She’s been a part of our life, So we were all getting concerned when she seemed to be having some health problems a few months back. Alexis made an appointment for her (her first ever!) with Firehouse Veterinary Clinic who somewhat specialized in exotic animals, and although it took a few weeks on a medication, Pixel seemed to get better. But then she wasn’t again. She was not eating much, and she had lost a lot of weight. Alexis was really upset about it, not knowing what was wrong or how to help her get better for good, and so was the trio. She went back to the vet again, and after an examination, and Pixel not even huffing through it all, the vet said there was nothing he really could do to help her. Alexis was crushed. He did offer to put her to sleep, but Alexis declined, since we had every intention of voting NO on Question 2. (Physician Assisted Suicide). So the vet gave Alexis some sugar water, and some special wet food, to try and give her at home.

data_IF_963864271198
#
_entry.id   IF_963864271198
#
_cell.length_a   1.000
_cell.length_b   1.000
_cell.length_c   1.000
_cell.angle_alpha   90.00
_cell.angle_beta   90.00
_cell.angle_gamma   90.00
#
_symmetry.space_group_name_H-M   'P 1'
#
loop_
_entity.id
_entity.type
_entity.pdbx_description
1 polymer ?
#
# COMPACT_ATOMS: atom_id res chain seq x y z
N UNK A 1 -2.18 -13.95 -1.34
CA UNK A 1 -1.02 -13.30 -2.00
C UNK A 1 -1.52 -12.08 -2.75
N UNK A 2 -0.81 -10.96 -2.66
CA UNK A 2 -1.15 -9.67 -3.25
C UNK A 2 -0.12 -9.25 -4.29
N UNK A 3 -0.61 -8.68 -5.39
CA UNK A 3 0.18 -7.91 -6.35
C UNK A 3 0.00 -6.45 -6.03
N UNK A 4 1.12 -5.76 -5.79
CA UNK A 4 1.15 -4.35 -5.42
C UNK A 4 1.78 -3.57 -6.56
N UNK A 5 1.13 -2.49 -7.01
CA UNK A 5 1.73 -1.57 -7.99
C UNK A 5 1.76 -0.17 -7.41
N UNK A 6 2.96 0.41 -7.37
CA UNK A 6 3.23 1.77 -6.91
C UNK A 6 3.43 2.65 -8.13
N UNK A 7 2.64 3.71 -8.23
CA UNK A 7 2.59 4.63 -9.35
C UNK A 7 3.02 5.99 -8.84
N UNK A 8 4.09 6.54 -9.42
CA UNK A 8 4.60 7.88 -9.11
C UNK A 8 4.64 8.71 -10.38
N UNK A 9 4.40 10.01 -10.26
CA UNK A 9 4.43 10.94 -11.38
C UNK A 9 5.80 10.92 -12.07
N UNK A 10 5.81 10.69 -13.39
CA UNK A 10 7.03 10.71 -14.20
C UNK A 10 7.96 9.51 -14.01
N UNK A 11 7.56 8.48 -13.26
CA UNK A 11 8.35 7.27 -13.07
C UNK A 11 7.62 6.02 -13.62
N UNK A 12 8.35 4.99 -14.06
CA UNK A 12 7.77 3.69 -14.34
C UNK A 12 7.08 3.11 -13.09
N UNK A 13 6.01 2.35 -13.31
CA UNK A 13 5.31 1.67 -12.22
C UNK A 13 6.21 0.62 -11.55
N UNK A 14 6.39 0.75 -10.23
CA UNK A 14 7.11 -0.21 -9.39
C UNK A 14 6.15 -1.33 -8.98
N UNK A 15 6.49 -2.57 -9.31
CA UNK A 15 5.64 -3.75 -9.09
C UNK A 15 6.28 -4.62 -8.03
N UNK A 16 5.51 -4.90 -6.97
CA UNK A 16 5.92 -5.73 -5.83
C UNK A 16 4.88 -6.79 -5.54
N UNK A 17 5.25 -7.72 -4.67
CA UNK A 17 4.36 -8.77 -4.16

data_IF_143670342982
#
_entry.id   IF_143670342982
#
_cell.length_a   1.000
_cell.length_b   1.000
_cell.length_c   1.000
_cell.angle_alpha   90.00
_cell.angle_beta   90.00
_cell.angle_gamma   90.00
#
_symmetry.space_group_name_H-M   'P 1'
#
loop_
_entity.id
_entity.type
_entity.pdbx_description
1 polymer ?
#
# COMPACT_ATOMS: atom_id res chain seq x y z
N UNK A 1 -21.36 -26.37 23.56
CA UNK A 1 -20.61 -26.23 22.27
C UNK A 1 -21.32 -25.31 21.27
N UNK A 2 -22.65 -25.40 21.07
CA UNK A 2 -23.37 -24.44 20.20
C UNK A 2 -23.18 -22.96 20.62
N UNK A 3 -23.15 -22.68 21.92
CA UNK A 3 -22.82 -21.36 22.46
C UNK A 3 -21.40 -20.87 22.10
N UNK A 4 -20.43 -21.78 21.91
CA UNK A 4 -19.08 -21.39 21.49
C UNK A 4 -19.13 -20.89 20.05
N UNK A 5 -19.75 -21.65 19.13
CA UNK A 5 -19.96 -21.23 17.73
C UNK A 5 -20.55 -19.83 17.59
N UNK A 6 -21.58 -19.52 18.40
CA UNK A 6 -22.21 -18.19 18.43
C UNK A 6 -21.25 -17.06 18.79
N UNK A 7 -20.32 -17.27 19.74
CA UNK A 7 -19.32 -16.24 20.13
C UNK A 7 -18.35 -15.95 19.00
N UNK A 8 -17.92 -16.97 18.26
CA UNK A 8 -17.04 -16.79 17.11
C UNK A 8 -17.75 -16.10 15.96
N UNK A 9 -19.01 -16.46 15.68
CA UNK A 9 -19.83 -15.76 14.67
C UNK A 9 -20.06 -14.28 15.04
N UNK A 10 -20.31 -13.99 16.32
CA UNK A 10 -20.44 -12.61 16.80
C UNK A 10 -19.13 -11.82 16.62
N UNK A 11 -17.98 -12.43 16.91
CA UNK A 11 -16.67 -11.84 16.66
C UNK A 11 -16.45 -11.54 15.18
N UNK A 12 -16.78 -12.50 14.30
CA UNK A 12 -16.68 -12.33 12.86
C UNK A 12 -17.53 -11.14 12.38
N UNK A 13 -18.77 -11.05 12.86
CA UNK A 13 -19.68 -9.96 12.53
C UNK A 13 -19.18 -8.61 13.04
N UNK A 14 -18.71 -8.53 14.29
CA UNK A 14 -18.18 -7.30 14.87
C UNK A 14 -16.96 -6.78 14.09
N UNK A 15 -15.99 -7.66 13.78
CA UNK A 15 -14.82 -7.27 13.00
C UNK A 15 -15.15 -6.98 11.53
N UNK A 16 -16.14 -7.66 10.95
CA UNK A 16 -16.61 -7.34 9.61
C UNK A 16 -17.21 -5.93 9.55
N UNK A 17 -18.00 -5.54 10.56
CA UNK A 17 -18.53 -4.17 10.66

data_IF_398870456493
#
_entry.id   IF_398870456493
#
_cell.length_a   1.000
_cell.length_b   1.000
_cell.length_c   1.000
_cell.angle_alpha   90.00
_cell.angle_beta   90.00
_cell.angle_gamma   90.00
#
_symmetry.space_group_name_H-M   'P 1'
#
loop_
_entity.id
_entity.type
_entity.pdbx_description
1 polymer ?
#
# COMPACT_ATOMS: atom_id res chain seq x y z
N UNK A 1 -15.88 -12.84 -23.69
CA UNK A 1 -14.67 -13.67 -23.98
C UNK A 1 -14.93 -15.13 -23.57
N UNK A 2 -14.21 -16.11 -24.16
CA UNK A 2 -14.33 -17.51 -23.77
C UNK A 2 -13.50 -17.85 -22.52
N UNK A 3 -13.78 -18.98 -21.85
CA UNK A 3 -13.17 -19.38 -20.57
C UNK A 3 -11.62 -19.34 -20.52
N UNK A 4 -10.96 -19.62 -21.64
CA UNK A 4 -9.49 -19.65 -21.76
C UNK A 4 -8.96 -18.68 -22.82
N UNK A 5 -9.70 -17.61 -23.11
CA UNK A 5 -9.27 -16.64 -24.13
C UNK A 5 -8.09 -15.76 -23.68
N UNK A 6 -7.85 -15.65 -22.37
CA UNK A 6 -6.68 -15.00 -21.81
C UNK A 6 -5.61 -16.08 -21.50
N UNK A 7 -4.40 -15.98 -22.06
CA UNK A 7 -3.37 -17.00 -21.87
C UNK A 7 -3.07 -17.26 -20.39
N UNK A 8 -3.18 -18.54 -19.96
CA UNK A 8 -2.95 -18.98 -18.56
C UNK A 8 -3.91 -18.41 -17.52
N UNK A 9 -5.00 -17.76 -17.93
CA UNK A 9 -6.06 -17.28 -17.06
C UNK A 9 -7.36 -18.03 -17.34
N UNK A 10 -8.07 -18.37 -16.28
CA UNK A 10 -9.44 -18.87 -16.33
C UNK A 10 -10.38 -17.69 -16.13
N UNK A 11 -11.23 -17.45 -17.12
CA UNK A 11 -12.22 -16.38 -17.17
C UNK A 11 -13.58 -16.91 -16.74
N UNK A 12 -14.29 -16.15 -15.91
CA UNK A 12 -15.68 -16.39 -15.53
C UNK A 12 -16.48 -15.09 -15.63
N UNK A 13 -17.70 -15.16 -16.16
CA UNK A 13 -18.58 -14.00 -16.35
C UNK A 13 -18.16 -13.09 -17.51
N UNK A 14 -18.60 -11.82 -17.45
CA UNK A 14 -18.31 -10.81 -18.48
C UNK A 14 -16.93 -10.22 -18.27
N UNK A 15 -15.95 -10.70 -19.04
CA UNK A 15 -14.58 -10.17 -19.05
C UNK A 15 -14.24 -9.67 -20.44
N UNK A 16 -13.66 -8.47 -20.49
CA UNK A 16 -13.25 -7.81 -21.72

Surprisingly, Alexis did get Pixel eating pretty well, although she was hand-feeding her with a syringe. But she seemed to be doing better for a few days, and we all had hope Pixel would recover. We were happy to report that, when the vet’s called to check on how Pixel was doing. But only a few days later, she went downhill again. Alexis was distraught that day, and felt so helpless. She set Pixel up beside her bed that night, and got up all night giving her a drink of water with the syringe and comforting her, because Pixel seemed too weak to even be able get up and stand anymore. She had stopped eating altogether.